The break-up of Soviet Union in 1991 was accompanied by rise of ethnic tensions in many former Soviet States. In early 1990s, ethno-political wars erupted in Georgia's Abkhazia and South Ossetia provinces. As their consequence, around 280.000 officially registered internally displaced persons (IDPs) fled their homes. Russian-Georgian war of 2008 resulted in another wave of displacement. Today, most of the IDPs are being prevented from safe and dignified return to their places of origin.

Currently operating in over 36 countries all over the world, Danish Refugee Council (DRC) has been present in Georgia since 1999. The goal of DRC’s work in Georgia is protection and the promotion of durable solutions to displacement problems in the country as a result of two conflicts, on the basis of humanitarian principles and human rights. While displacement of people is the main reason for DRC to initiate assistance, the target group involves not only refugees, internally displaced people, but also vulnerable individuals, local organisations and government institutions playing important role in development of sustainable initiatives for the benefit of the conflict affected populations.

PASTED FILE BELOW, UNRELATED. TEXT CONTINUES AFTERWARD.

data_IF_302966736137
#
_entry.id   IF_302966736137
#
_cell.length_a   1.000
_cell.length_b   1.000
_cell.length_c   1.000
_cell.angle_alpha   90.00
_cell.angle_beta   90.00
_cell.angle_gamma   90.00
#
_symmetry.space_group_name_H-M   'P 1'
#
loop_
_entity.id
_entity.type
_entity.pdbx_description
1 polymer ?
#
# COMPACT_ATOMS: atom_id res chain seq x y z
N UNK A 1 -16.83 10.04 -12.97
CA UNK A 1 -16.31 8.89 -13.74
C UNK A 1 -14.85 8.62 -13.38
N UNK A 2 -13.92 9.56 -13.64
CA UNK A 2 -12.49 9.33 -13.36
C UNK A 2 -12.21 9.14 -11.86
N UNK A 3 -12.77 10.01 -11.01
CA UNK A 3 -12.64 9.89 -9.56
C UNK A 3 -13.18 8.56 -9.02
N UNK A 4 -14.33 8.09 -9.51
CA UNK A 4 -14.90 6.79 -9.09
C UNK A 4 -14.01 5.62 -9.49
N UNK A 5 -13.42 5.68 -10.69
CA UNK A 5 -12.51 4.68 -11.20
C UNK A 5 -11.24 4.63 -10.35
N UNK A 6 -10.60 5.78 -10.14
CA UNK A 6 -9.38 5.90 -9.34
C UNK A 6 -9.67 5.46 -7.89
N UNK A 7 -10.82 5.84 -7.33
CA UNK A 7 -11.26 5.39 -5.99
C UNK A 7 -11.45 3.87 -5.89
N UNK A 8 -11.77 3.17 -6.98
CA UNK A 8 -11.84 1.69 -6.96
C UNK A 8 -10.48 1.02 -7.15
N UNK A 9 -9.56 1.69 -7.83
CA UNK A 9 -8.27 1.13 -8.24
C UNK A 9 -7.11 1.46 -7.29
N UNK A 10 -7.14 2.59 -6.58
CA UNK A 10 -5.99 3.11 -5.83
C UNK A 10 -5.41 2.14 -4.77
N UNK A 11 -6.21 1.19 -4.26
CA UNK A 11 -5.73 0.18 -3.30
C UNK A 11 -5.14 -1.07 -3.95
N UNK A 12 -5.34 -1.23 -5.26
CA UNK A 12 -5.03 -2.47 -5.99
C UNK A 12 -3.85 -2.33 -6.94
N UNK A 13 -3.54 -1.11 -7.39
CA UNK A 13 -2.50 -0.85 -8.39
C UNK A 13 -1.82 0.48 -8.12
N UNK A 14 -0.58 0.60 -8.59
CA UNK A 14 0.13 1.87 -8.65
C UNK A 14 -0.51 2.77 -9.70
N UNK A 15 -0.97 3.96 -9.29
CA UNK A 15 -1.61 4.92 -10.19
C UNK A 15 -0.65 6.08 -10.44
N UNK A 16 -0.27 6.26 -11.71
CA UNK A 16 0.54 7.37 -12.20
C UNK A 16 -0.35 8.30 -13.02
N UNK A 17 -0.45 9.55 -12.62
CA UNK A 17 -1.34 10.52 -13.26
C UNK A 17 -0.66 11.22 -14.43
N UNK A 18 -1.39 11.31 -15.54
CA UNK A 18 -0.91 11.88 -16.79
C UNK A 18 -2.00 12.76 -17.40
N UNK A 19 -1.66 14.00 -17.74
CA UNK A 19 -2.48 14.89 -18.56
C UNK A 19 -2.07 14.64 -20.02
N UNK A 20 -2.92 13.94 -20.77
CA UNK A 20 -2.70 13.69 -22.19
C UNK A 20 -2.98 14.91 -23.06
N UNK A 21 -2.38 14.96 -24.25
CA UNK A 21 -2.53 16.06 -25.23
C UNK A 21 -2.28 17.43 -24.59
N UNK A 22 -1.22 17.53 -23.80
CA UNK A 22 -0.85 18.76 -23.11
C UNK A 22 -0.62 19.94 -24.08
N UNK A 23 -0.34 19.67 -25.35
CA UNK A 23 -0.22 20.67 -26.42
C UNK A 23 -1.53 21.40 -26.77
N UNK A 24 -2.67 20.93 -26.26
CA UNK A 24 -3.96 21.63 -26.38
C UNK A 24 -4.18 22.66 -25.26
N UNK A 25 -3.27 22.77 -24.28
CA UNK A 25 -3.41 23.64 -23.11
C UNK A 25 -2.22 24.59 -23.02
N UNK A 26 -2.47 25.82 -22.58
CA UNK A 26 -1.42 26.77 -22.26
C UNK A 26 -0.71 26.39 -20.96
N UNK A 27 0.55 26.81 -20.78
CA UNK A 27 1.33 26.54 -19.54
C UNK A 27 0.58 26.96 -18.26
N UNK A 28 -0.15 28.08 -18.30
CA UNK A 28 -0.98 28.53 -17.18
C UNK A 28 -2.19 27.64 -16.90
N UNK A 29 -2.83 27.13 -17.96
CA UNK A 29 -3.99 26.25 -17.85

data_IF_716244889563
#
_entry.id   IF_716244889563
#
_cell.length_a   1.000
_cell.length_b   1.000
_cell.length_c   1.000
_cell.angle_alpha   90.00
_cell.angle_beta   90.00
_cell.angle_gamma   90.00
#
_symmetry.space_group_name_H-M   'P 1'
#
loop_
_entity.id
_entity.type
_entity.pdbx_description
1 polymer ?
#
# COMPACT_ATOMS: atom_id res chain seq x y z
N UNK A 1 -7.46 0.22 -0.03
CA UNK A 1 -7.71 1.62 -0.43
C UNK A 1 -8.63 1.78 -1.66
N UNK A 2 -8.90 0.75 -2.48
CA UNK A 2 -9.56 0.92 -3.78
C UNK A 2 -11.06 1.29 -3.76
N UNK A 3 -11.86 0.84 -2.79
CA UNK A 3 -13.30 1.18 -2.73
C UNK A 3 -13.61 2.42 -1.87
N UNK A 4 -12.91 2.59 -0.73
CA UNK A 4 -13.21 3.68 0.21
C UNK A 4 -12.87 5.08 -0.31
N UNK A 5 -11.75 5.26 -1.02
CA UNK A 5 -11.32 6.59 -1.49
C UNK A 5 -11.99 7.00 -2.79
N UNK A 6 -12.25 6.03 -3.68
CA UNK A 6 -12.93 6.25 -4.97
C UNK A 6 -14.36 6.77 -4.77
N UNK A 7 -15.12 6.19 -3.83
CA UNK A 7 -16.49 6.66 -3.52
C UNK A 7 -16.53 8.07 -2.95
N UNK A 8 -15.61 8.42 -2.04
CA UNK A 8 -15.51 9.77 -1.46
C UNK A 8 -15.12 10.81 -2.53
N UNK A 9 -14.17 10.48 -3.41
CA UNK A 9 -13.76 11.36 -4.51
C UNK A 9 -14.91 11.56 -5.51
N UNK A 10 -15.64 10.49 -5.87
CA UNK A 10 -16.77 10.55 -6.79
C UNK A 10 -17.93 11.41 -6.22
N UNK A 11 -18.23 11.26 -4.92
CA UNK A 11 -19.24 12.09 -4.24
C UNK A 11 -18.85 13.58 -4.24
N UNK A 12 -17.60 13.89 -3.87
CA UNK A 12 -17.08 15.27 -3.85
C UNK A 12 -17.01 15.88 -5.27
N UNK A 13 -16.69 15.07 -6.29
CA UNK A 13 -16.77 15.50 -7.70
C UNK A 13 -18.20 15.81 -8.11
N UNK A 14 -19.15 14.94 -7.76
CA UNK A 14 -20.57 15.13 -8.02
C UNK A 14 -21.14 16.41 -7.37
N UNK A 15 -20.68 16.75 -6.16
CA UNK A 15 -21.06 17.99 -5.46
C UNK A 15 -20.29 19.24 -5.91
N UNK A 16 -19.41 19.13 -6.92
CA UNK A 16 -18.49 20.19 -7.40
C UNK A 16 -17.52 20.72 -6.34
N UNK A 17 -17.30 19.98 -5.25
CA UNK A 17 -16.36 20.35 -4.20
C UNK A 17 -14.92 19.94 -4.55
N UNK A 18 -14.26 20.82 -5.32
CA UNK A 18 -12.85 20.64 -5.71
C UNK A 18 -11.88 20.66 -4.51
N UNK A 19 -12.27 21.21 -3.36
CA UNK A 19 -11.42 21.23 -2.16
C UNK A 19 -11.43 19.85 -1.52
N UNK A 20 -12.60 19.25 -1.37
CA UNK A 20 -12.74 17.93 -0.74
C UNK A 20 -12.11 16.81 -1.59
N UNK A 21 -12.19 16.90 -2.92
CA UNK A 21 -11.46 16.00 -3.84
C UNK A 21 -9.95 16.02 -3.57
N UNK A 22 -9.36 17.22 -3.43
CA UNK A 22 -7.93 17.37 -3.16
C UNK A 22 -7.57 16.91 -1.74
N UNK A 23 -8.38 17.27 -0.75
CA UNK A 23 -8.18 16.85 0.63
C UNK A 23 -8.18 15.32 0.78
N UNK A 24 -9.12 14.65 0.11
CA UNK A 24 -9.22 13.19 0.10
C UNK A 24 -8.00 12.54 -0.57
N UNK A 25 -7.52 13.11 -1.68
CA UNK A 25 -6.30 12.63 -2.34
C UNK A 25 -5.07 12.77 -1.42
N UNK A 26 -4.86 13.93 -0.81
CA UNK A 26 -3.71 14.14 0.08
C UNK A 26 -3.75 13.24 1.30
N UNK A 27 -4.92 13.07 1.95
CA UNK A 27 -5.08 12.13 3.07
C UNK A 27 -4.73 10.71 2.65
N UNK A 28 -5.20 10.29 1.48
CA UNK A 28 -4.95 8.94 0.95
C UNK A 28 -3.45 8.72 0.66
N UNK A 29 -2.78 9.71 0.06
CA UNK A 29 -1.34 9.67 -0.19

In Georgia, DRC works on issues such as, but not limited to, development of durable housing to IDPs and vulnerable populations, small-scale infrastructure projects for local communities, protection and legal assistance to IDPs. Livelihood support as well as capacity building for the Georgian Government has been one of DRC’s priorities in Georgia. The work with the Government is focused on issues such as integration and migration management where DRC provides technical assistance on policy development and institutional capacity building. For years, DRC is closely engaged at the ministerial level primarily through the Ministry of Internally Displaced Persons from Occupied Territories from Accommodation and Refugees (MRA).

In Abkhazia DRC primarily aspires to assist an estimated 45,000 people in Gali District who fled in the 1990s, but returned to their place of origin over the years. According to UNHCR, these individuals continue to live in an “IDP-like situation”. To strike a balanced approach DRC also renders support to other parts of the war-affected areas and economically underdeveloped regions.

DRC currently works through one regional office in Tbilisi and four field offices in Zugdidi, Gori, Sukhumi, Gali and employs about 75 staff members to implement projects.